Morning and welcome today as I share an excerpt from the book The Perfect Widow by A.M.Castle.
What is the book about?The Perfect Widow by A.M. Castle, Alice Castle
Published by HQ Digital on November 15, 2019
Louise Bridges has the perfect life.
A loving husband, Patrick. Two adorable children. A comfortable home.
So when PC Becca Holt arrives to break the news that Patrick has been killed in an accident, she thinks Louise’s perfect world is about to collapse around her.
But Louise doesn’t react in the way Becca would expect her to on hearing of her husband’s death. And there are only three plates set out for dinner as if Louise already knew Patrick wouldn’t be home that night…
The more Becca digs, the more secrets she uncovers in the Bridges’ marriage – and the more she wonders just how far Louise would go to get what she wants…
Is Louise a loving wife – or a cold-hearted killer?
✮ Excerpt ✮
I thought nothing of it, the first time the doorbell rang.
Parcel delivery guy – bound to be. It was that time of the evening. School run done, supper running late. They just want to catch you at home, don’t they? Don’t care if the timing’s terrible, up to your elbows in kids and cooking. Not their problem.
I did a quick mental scan through my recent purchases. Hmm. A few. Well, I had to keep up appearances. And it was hard to get it right just now. A strange September, sweltering by day, then plunging straight to frost when night fell. I wanted to get everyone twittering in the playground when I appeared in something shiny and new. For a second, I was excited. Was it that red handbag? Bit pricey, but I hadn’t been able to resist. But no, it was bound to be those boots I’d ordered last week on sale. Helping Giles was more important.
I looked over at him. Dark head down over the exercise book. Bless. That maths. I could see the line of jagged numbers. He was snagged, like a lamb on a barbed wire fence. But would he ask for help? Ha. I stayed put. Boys. If I didn’t nurse him through it, he’d go off the boil, drift. I’d lose him to that new game, the one he’d been hankering after. He’d be skulking in his bedroom for hours. That would be that. So I called to Emmy – well, yelled. It’s a big house.
‘Love? Can you get that?’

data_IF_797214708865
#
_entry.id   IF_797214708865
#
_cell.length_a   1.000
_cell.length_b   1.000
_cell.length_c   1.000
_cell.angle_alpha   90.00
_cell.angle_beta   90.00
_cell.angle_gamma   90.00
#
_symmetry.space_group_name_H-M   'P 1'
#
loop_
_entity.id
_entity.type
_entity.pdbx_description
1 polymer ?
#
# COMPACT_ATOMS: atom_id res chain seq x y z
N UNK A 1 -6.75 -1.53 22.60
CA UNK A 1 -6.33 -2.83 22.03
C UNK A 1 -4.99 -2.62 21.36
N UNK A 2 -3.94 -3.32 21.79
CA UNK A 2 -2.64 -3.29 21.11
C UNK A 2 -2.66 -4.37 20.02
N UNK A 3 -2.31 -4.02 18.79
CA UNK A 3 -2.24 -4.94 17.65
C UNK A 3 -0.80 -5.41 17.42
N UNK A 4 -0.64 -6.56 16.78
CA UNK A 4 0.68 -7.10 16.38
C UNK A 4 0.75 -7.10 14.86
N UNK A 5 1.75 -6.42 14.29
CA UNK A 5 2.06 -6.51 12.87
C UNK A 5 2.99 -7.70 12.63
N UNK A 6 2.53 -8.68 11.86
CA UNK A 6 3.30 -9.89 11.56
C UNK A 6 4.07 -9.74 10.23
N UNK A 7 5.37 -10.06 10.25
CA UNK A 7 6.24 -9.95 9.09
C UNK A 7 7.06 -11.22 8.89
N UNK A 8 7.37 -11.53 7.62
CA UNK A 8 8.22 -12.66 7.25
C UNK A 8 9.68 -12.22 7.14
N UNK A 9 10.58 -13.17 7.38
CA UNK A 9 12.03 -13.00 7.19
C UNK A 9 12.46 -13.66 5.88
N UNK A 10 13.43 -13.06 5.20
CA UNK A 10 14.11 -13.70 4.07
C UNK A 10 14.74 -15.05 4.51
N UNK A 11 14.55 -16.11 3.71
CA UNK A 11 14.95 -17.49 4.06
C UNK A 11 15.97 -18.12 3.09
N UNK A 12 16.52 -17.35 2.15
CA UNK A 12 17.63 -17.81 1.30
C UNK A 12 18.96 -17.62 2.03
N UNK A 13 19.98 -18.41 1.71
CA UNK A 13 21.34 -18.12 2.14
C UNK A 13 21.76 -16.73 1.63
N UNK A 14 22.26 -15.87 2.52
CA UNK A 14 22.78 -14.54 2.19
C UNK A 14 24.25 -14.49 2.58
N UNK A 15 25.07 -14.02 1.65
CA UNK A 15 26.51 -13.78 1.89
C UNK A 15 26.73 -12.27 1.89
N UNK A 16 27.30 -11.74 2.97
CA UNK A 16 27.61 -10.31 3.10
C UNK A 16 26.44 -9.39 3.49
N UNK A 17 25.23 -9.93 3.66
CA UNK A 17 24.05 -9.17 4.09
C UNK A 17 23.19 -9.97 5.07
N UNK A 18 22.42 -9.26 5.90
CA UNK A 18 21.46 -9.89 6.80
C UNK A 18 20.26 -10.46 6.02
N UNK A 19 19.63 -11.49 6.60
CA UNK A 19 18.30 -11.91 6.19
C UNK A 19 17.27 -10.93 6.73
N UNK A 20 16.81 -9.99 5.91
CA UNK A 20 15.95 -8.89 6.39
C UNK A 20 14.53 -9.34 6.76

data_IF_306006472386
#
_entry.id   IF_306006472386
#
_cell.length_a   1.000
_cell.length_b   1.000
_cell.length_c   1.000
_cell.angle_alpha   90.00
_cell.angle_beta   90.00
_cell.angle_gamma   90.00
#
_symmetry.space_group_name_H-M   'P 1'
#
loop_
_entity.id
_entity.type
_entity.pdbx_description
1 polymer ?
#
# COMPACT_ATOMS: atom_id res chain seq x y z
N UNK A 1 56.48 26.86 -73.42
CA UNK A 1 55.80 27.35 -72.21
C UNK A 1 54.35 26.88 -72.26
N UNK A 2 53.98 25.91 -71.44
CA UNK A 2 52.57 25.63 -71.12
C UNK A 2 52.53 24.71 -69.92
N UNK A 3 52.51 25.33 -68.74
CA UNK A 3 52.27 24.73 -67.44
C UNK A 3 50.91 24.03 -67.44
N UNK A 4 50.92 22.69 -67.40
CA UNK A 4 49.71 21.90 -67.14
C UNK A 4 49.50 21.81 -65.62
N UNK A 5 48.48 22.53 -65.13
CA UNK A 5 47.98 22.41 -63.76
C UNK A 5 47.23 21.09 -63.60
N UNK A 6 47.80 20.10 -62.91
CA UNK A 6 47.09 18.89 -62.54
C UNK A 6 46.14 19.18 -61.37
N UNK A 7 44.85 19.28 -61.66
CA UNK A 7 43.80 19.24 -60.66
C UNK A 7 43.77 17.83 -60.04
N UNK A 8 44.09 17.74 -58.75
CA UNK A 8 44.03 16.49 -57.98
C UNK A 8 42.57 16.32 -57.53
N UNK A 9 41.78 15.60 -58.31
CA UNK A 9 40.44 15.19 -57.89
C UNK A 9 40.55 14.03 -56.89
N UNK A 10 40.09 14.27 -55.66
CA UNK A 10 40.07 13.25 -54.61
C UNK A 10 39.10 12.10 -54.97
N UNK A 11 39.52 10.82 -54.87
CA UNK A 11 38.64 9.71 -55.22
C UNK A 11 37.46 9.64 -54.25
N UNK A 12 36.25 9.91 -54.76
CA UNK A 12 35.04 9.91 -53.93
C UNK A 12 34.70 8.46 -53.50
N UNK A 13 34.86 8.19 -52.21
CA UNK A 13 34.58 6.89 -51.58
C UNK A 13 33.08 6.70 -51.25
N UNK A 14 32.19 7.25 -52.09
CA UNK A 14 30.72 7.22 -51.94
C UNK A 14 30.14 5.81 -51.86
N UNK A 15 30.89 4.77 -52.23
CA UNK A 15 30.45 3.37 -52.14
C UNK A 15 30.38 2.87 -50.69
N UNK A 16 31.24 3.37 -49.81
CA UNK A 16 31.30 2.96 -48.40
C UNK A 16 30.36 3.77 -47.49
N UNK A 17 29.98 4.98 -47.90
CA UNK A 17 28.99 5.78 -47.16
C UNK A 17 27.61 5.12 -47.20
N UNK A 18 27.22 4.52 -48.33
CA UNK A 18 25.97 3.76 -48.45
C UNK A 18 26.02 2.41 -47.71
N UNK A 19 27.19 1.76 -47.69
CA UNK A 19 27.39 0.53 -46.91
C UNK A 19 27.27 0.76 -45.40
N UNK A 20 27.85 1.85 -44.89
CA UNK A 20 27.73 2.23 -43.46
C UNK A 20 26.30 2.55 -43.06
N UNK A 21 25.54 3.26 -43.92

I cocked an ear. No reply, no movement. I sighed inwardly. Girls were no easier. Emmy was 11 going on 17 when it came to attitude. Especially towards her mother. The 2 more love and encouragement I lavished on her, the more elaborate the eye-rolls at everything I said or did. I envied her the freedom to rebel. Did I begrudge it? Most days, no. Today, I was feeling a bit antsy already. I couldn’t face more shouting. That last yell up the stairs had done my head in. It had been a busy day. Very busy.
I was about to give in and get up, but then Giles turned to me. ‘Don’t go, Mum. I can’t do this.’ The voice was all over the place, now he was 13 – Barry White one minute, Sam Smith the next. That pushed-out bottom lip, though, was the same as when he’d been 4, trying to ride his new bike without any help from us, and coming a cropper. I smiled, love filling me like light pouring through a window. Who could resist?
The bell shrilled again. I couldn’t break off, not now Giles was finally concentrating, but I certainly didn’t want to be schlepping to the post office tomorrow to pick up those boots. Outside, the guy would be scribbling the usual hieroglyphs on his card, ready to drop and run. I was torn. But, just in time, there was Emmy, scampering down the stairs, two at a time. Miracle. Bless her. That was the only little-girl thing about her, the bouncy gait.
She never did it again, after that afternoon.
I turned back to Giles. ‘Now, you take this number…’ But I still had half an ear out for Em. Heavy click as the door opened. Murmurs. The sharp slap of cold air. Distant street sounds. More talking. Too much.
I thought for a beat, then two. Why would she chat to the delivery guy? And was that two adult voices I could hear? A man and a woman?
Something was off. But it couldn’t be… could it? Not yet. Surely not.
Then her stifled gasp.
I breathed in, hard. But I was still reluctant to leave Giles, the books and pens at the table. If I didn’t move, everything would stay the same. The cluttered table, the peaceful room, the pristine house. My house, that I’d fought so hard for. I was paralysed.
Now there was no mistaking the bleat of fear in Emmy’s voice. But I sang out, ‘No need to yell, love,’ as though she was just being a pain as per usual. I pushed myself up, felt a twinge. It had been a long day, my muscles ached. That morning pilates class. And the rest. I even remembered to give the spag bol a quick stir as I passed the stove.
‘Mum!’ came the shout again, desperate now.
But as soon as I got out into the hall, there was no more escaping it. The door was flung wide open. Cold air, gusting in, knifing us after the sizzling day. Normally, I would have told Emmy off, letting the heat out, letting too many curious neighbours peer in, but my eyes flew straight past her to the two figures in the doorway, silhouettes bulky against the cold blue lights pulsing from their car.
This was real. It was actually happening. I felt sick, but my voice stayed steady.
‘Patrick,’ I said, looking from one granite face to the other, automatically reaching for Emmy. She burrowed her head into my side. I heard the maths book thud heavily from Giles’s hand, his chair scrape back. He ran out into the hall. And then we were three.
Until next time xxx
Thanks to Jessica from HQ for the tour invite and the author for an excerpt from book in return for my honest and unbiased review